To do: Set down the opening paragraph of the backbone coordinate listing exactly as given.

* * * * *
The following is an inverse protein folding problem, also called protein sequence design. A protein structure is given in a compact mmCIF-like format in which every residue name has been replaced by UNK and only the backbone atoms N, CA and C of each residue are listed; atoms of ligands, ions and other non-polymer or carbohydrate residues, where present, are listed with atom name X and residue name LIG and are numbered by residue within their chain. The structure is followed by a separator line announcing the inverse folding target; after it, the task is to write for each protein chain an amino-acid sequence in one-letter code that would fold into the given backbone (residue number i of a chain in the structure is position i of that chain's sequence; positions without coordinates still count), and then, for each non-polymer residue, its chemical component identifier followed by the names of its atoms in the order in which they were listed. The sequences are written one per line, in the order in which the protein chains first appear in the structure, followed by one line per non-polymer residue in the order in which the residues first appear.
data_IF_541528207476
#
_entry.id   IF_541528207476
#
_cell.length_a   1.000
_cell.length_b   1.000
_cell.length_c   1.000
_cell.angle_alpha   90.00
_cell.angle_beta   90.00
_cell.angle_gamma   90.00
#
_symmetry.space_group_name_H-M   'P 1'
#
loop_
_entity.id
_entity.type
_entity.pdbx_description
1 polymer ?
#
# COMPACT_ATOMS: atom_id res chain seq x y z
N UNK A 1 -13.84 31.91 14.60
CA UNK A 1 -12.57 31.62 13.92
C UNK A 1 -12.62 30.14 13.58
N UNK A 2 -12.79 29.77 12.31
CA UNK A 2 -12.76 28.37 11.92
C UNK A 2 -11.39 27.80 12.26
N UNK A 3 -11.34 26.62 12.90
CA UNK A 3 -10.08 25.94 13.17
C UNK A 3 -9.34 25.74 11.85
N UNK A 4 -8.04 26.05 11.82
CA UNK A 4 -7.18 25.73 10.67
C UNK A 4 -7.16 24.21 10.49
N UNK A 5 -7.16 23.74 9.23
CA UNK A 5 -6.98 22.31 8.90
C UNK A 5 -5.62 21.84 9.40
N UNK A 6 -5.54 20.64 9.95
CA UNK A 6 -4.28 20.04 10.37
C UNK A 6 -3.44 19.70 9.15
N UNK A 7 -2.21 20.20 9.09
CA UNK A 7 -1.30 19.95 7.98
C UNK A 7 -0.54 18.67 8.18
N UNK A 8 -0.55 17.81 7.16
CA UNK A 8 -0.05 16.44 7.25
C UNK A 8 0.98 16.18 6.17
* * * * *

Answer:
The following is an inverse protein folding problem, also called protein sequence design. A protein structure is given in a compact mmCIF-like format in which every residue name has been replaced by UNK and only the backbone atoms N, CA and C of each residue are listed; atoms of ligands, ions and other non-polymer or carbohydrate residues, where present, are listed with atom name X and residue name LIG and are numbered by residue within their chain. The structure is followed by a separator line announcing the inverse folding target; after it, the task is to write for each protein chain an amino-acid sequence in one-letter code that would fold into the given backbone (residue number i of a chain in the structure is position i of that chain's sequence; positions without coordinates still count), and then, for each non-polymer residue, its chemical component identifier followed by the names of its atoms in the order in which they were listed. The sequences are written one per line, in the order in which the protein chains first appear in the structure, followed by one line per non-polymer residue in the order in which the residues first appear.